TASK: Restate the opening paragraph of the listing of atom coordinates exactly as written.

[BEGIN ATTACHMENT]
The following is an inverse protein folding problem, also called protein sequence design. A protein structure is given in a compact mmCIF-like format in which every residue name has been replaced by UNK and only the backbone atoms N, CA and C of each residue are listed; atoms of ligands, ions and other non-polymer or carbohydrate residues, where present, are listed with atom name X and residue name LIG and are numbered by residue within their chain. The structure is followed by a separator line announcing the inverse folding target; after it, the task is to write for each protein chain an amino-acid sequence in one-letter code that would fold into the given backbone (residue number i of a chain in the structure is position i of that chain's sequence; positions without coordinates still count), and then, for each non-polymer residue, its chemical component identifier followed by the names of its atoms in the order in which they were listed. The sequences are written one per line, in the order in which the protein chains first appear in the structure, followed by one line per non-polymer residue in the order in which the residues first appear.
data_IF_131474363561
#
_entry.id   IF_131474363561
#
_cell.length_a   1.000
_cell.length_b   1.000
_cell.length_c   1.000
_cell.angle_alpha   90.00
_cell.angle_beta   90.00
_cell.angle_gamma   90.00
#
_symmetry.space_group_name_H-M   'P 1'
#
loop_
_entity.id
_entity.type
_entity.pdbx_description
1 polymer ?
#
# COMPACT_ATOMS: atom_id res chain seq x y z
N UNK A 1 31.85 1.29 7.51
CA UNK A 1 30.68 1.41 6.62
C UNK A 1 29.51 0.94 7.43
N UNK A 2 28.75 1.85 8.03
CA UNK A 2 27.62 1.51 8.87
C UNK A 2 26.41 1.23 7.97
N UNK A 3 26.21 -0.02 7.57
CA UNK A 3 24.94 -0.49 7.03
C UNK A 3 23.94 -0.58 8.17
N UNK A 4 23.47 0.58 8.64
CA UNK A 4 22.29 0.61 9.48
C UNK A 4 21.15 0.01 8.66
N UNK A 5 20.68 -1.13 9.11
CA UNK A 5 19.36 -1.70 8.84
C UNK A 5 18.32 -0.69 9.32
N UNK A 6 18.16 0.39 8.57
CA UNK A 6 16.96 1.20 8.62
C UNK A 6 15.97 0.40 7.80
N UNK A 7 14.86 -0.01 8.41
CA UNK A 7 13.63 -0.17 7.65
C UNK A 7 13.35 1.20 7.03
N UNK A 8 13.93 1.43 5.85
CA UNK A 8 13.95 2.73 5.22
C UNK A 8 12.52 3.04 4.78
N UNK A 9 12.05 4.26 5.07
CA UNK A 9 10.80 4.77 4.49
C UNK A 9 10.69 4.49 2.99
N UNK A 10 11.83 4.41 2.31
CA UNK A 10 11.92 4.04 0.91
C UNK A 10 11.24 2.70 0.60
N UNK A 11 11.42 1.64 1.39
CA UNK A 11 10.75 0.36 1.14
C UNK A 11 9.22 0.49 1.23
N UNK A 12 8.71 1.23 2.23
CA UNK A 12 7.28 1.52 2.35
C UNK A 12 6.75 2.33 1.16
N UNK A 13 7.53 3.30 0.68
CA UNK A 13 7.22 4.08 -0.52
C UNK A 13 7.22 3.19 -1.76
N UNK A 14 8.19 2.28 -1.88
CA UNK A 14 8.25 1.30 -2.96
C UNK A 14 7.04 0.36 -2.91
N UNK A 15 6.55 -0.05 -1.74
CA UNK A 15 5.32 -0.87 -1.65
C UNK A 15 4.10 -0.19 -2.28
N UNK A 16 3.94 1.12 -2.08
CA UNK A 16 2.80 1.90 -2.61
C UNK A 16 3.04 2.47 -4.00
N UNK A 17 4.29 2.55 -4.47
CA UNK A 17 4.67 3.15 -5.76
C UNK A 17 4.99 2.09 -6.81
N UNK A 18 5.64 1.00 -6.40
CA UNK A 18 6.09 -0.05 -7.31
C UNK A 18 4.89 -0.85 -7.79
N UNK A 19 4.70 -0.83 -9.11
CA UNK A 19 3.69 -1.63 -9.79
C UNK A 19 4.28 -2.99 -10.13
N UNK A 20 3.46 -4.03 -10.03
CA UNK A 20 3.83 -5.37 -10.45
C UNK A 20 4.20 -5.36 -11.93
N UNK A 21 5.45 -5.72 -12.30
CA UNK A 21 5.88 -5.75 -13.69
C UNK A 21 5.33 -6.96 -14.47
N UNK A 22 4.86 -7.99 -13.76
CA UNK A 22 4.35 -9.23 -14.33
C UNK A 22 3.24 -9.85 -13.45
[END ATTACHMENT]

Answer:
The following is an inverse protein folding problem, also called protein sequence design. A protein structure is given in a compact mmCIF-like format in which every residue name has been replaced by UNK and only the backbone atoms N, CA and C of each residue are listed; atoms of ligands, ions and other non-polymer or carbohydrate residues, where present, are listed with atom name X and residue name LIG and are numbered by residue within their chain. The structure is followed by a separator line announcing the inverse folding target; after it, the task is to write for each protein chain an amino-acid sequence in one-letter code that would fold into the given backbone (residue number i of a chain in the structure is position i of that chain's sequence; positions without coordinates still count), and then, for each non-polymer residue, its chemical component identifier followed by the names of its atoms in the order in which they were listed. The sequences are written one per line, in the order in which the protein chains first appear in the structure, followed by one line per non-polymer residue in the order in which the residues first appear.